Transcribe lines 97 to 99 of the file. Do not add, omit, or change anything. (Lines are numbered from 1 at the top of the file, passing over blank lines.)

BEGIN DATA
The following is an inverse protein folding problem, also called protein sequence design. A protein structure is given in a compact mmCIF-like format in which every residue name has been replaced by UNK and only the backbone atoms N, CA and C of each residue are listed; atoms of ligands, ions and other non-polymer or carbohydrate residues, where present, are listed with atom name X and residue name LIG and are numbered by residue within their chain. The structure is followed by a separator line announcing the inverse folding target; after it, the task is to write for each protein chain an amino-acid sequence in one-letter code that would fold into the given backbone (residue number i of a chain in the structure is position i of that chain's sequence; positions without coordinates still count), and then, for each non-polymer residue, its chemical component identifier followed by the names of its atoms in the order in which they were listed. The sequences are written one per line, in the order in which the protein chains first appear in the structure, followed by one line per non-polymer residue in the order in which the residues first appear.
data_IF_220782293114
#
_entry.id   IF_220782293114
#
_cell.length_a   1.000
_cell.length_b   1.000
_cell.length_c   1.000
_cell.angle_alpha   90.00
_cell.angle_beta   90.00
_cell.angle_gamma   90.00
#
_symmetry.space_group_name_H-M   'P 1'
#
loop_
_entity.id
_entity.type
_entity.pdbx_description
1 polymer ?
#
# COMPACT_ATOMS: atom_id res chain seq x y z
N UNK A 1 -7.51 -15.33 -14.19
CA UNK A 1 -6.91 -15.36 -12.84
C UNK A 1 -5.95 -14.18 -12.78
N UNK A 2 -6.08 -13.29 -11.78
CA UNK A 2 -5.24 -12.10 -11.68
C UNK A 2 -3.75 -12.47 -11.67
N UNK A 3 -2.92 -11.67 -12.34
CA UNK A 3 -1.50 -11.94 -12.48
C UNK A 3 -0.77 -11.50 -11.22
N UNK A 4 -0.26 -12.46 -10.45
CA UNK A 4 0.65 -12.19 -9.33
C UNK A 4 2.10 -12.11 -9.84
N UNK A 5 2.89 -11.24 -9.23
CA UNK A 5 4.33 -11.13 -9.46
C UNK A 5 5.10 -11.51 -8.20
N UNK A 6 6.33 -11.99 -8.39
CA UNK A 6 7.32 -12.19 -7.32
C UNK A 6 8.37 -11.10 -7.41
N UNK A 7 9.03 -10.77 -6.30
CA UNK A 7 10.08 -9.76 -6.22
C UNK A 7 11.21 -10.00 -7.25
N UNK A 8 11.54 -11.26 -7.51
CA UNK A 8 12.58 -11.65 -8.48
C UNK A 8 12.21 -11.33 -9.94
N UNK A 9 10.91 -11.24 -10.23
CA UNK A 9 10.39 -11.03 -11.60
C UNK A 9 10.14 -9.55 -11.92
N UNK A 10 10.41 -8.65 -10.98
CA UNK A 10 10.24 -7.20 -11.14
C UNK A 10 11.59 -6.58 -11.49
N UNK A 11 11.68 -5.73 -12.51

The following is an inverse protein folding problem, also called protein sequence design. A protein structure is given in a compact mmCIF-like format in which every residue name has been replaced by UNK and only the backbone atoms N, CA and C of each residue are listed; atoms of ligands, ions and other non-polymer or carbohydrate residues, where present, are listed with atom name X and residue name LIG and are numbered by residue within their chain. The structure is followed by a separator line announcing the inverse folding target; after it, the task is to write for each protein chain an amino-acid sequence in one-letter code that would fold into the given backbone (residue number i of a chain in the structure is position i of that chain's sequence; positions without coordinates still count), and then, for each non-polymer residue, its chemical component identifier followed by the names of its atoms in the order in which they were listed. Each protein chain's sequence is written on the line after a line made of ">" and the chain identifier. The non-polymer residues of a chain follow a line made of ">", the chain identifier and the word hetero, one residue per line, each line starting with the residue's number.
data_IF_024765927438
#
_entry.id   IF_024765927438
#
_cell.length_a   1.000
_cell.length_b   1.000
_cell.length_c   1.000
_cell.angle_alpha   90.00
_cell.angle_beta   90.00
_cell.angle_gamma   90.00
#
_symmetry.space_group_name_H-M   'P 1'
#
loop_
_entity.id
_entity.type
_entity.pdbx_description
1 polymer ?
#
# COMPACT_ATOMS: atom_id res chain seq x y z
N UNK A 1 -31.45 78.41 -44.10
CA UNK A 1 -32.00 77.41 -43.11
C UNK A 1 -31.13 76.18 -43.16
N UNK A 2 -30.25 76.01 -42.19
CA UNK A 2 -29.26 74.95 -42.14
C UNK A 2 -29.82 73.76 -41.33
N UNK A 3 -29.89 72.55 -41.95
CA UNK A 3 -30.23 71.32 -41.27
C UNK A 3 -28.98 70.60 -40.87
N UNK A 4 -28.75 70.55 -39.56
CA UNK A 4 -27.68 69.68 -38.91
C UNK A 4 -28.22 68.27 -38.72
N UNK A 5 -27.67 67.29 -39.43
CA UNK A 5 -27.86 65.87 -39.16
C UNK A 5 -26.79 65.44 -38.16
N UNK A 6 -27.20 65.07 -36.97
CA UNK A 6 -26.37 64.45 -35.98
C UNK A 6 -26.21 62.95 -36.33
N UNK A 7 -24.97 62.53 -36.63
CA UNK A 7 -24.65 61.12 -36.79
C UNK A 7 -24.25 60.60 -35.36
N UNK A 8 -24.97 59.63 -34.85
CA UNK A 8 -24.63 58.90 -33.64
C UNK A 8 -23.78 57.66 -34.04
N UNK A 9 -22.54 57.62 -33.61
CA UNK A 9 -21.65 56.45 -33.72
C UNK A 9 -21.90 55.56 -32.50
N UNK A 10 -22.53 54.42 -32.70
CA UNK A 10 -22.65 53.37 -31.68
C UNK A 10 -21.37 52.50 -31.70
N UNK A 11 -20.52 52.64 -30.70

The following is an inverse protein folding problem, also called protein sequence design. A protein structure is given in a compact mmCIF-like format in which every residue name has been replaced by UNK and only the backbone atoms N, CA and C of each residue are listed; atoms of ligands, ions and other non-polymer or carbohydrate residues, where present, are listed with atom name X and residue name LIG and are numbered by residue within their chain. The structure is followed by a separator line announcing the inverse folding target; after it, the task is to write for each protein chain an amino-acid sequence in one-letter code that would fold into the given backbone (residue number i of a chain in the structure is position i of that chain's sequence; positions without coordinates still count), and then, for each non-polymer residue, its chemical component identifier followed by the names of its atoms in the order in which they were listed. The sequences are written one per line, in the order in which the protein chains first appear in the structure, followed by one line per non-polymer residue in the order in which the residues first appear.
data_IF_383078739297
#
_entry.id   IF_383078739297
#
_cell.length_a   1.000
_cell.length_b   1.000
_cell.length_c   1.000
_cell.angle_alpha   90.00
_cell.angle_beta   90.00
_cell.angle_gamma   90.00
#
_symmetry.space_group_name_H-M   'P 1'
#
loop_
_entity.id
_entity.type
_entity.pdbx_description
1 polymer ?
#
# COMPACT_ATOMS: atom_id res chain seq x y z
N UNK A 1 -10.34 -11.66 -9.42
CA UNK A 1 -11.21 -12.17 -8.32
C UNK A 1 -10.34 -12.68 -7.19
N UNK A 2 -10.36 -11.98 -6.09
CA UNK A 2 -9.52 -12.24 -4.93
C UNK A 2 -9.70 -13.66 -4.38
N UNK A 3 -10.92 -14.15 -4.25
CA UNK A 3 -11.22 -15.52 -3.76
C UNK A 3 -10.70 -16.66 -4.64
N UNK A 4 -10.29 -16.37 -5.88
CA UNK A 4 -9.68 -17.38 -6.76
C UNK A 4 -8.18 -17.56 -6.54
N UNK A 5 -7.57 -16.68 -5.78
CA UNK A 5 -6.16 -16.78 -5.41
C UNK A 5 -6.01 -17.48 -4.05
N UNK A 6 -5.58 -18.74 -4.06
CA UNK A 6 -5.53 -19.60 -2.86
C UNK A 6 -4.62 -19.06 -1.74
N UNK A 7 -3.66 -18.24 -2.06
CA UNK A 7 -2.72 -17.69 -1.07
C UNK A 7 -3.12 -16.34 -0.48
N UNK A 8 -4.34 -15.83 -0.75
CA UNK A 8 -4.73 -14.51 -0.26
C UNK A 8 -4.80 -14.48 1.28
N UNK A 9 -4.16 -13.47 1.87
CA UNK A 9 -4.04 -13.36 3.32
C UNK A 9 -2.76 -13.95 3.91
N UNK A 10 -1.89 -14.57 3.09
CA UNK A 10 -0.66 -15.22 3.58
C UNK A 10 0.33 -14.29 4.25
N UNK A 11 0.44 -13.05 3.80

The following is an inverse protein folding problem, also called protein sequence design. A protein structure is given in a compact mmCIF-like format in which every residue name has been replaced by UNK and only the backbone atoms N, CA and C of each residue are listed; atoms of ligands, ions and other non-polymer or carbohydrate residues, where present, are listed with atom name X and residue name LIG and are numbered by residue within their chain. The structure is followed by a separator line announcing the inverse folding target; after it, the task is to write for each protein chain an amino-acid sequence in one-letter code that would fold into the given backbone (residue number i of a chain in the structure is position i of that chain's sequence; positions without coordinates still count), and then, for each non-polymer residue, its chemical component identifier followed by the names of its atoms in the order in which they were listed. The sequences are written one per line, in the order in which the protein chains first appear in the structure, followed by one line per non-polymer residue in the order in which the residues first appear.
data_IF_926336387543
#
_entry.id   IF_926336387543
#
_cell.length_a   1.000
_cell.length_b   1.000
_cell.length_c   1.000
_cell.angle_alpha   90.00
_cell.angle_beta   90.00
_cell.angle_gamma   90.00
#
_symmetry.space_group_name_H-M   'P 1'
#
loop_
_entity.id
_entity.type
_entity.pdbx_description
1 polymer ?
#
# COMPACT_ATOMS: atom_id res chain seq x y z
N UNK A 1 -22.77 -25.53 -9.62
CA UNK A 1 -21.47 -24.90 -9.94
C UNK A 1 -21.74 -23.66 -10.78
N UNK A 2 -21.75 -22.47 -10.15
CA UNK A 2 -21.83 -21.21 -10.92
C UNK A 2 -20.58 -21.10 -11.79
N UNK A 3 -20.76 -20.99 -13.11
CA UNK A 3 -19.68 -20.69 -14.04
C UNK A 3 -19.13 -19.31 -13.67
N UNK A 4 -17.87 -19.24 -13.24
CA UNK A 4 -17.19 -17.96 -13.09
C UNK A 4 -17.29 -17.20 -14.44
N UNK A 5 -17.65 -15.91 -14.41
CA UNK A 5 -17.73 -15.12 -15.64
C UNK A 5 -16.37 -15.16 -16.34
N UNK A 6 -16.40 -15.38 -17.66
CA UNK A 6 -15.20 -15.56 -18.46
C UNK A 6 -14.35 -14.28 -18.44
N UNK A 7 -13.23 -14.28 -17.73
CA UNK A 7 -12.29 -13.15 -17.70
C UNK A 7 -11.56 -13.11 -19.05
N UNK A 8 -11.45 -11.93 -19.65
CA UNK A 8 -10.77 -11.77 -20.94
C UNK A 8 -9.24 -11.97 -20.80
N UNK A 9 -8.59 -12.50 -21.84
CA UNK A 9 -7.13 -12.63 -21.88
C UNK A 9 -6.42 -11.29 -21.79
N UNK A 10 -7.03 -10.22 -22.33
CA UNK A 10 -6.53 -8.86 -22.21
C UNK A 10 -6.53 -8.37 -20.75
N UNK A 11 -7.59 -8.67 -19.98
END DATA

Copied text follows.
C UNK A 8 -23.78 57.66 -34.04
N UNK A 9 -22.54 57.62 -33.61
CA UNK A 9 -21.65 56.45 -33.72